In this book and the companion volume The Tenseless Theory of Time: A Critical Examination, Craig undertakes the first thorough appraisal of the arguments for and against the tensed and tenseless theories of time.
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  20. Benjamin L. Curtis (forthcoming). Material Constitution, the Neuroscience of Consciousness, and the Temporality of Experience. In Steven Miller (ed.), The Constitution of Phenomenal Consciousness: Toward a science and theory.
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  21. Barry Dainton (2011). Time, Passage and Immediate Experience. In Craig Callender (ed.), Oxford Handbook of Philosophy of Time. Oxford University Press 382.
  22. Yuval Dolev (1997). Time From the Metaphysical and Anti-Metaphysical Viewpoints. Dissertation, Harvard University
    The idea that the present is "ontologically privileged" can be traced back to texts as early as St. Augustine's Confessions and Aristotle's Physics. The issue of the ontological status of tense continues to set the agenda in contemporary philosophy of time, which is dominated by two views. Proponents of the Tenseless View argue that all events are, in the timeless sense of 'are', equally real. Defenders of the rival Tensed View maintain that only present events are real, and that the (...)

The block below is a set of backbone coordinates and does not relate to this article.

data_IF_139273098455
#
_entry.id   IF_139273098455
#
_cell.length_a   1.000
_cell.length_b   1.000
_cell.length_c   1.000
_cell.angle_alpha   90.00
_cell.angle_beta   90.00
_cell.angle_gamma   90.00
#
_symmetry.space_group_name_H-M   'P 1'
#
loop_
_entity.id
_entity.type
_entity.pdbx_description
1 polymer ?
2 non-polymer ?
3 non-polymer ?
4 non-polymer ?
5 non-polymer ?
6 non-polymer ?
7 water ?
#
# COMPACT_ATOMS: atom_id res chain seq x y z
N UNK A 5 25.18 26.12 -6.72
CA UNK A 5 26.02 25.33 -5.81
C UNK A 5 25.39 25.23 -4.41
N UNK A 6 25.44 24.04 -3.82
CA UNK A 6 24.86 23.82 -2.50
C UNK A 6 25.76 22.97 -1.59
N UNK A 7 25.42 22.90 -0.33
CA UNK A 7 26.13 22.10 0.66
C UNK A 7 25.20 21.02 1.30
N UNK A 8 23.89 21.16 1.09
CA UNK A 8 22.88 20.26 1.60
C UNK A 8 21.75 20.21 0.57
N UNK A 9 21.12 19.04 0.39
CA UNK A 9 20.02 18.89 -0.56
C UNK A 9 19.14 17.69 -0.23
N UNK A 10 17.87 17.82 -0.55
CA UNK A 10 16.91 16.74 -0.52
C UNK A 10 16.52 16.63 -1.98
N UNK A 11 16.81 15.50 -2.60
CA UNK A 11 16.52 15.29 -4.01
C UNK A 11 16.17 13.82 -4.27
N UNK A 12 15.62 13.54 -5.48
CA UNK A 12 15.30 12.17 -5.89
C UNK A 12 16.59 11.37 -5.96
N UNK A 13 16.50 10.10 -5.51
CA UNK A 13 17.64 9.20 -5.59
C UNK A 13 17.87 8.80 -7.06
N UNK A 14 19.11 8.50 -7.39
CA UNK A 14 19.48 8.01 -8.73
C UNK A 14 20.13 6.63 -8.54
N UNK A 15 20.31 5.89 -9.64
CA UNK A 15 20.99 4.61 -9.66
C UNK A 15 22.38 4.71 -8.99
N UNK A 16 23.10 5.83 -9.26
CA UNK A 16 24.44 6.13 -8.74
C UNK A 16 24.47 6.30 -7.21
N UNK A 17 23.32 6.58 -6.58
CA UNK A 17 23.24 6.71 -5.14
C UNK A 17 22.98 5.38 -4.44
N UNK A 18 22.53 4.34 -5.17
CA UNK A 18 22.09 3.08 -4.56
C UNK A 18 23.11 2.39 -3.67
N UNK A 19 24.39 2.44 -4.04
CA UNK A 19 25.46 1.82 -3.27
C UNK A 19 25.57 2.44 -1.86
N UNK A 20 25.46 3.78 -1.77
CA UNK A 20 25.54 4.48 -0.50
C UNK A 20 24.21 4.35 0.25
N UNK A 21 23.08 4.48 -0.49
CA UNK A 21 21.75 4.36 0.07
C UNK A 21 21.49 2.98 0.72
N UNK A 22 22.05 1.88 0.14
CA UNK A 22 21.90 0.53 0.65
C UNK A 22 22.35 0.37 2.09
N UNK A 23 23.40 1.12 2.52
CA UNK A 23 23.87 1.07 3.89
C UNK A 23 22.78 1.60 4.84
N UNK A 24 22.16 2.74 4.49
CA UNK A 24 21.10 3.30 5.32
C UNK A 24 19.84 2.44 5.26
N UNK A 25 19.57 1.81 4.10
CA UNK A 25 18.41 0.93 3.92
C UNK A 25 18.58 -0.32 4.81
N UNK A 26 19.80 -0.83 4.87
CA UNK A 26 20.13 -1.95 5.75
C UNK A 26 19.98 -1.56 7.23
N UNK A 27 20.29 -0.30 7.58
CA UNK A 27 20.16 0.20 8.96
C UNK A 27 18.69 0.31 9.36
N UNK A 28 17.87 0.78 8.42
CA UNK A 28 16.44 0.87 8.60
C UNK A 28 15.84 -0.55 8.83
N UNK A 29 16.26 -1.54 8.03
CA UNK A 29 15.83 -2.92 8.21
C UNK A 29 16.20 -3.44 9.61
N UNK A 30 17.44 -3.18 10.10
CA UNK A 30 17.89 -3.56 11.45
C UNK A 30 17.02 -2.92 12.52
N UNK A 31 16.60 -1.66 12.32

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  23. Steven M. Duncan, In Defense of Temporal Passage.
    In this paper, I endorse and defend the Common Sense View of Time (CSVT), i.e. Presentism plus the A-theory of time, by arguing for the objective reality of temporal passage.
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  24. Arthur E. Falk (2003). Perceiving Temporal Passage. In Amita Chatterjee (ed.), Perspectives on Consciousness. New Delhi: Munshiram Manoharlal
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  25. M. Oreste Fiocco (2014). Becoming: Temporal, Absolute, and Atemporal. In L. Nathan Oaklander (ed.), Debates in the Metaphysics of Time. Bloomsbury 87-107.